I took the car to the shop yesterday so they could check over everything hubby did, as well as do the vacuum, recharge & leak check. Everything checked out fine, got a clean bill of health, a/c works great. Super cold, colder than I ever remember it being before. After 7 months of not having a/c I'm not really sure I like it anymore. Plus I was getting really good gas mileage with no a/c - about 340-350 miles per tank as opposed to 300-310.

Anyway. Here's the thing. When I left the shop with the a/c running, the car feels quite a bit different, like the a/c is sucking all the power out of her or something. Everyone here has told me that's normal and I'm making it into a bigger deal than it is just because I've forgotten what it's like to have working a/c. Probably true. But, here's the other oddity. She has a "hiccup" that I didn't notice before. It feels almost like a bump in the road, but it feels completely different in the gas pedal and shifter stick. It's like...well, like a hiccup - like losing a bit of power for a split second. I remember feeling something like this before when I had a small hole in a vacuum line and another time when my air filter was dirty so I'm hoping the air filter is just dirty. I have a K&N and cleaned it about 2 months ago, but I live off an unpaved road so I do a good amount of dusty road driving. I didn't notice this "hiccup" before going to the shop yesterday. I'm also 100% convinced that the air blowing from the vents when I just have the vent fan turned on and the temp setting set to cold is MUCH colder than it was yesterday before my visit to the shop. If the air had blown this cold from the vent before, I probably would have opted for the compressor bypass pulley rather than spending $400 repairing the a/c.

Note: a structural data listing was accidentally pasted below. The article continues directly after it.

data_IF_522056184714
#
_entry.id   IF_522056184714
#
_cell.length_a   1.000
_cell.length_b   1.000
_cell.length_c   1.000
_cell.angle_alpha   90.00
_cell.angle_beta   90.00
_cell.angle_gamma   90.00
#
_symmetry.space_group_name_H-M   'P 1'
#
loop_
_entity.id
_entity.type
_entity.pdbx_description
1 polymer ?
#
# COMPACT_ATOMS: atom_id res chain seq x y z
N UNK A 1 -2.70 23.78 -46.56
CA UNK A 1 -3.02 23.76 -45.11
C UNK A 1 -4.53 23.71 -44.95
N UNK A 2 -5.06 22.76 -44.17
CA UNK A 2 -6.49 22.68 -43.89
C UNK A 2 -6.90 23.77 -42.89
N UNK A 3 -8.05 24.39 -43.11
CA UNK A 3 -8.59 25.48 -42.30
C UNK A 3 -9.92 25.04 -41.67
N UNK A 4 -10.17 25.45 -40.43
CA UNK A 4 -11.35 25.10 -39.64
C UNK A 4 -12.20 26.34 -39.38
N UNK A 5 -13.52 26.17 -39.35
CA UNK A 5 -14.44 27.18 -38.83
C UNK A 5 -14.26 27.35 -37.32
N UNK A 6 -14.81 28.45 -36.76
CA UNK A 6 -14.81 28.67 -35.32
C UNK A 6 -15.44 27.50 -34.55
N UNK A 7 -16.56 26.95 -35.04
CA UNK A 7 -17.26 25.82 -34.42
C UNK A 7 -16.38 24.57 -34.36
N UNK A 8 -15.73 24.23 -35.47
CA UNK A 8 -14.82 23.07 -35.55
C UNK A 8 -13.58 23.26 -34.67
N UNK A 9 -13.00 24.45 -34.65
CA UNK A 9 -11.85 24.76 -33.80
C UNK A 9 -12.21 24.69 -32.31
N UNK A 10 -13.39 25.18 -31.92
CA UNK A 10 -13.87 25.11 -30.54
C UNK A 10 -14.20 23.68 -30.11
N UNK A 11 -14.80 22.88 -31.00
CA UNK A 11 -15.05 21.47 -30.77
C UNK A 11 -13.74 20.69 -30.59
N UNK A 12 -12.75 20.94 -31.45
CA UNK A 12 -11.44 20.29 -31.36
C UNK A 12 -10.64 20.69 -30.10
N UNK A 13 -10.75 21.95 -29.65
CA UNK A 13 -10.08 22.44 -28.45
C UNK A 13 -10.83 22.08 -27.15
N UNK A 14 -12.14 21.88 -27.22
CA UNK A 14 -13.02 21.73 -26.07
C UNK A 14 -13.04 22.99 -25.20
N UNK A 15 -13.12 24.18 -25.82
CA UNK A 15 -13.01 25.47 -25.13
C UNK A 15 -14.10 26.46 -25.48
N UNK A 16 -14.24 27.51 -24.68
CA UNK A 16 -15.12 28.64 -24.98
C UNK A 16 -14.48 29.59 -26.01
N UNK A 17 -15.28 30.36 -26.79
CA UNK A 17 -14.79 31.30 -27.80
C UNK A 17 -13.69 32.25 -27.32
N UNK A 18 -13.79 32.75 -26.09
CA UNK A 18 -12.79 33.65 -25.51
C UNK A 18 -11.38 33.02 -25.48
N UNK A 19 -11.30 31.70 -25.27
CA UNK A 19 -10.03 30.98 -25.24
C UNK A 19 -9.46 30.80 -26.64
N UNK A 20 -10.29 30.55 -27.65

So here's my newest question in this repair - Is there any chance that something funky is going on and the a/c isn't turning off even when it's turned off according to the knob? If it's possible, what could cause the a/c to run constantly? The "engine" noises (I'm never sure what noises under the hood are engine noises and which are other under the hood stuff noises) are different now - there's definitely some sound that wasn't there yesterday, but it's there even if I have the a/c turned off.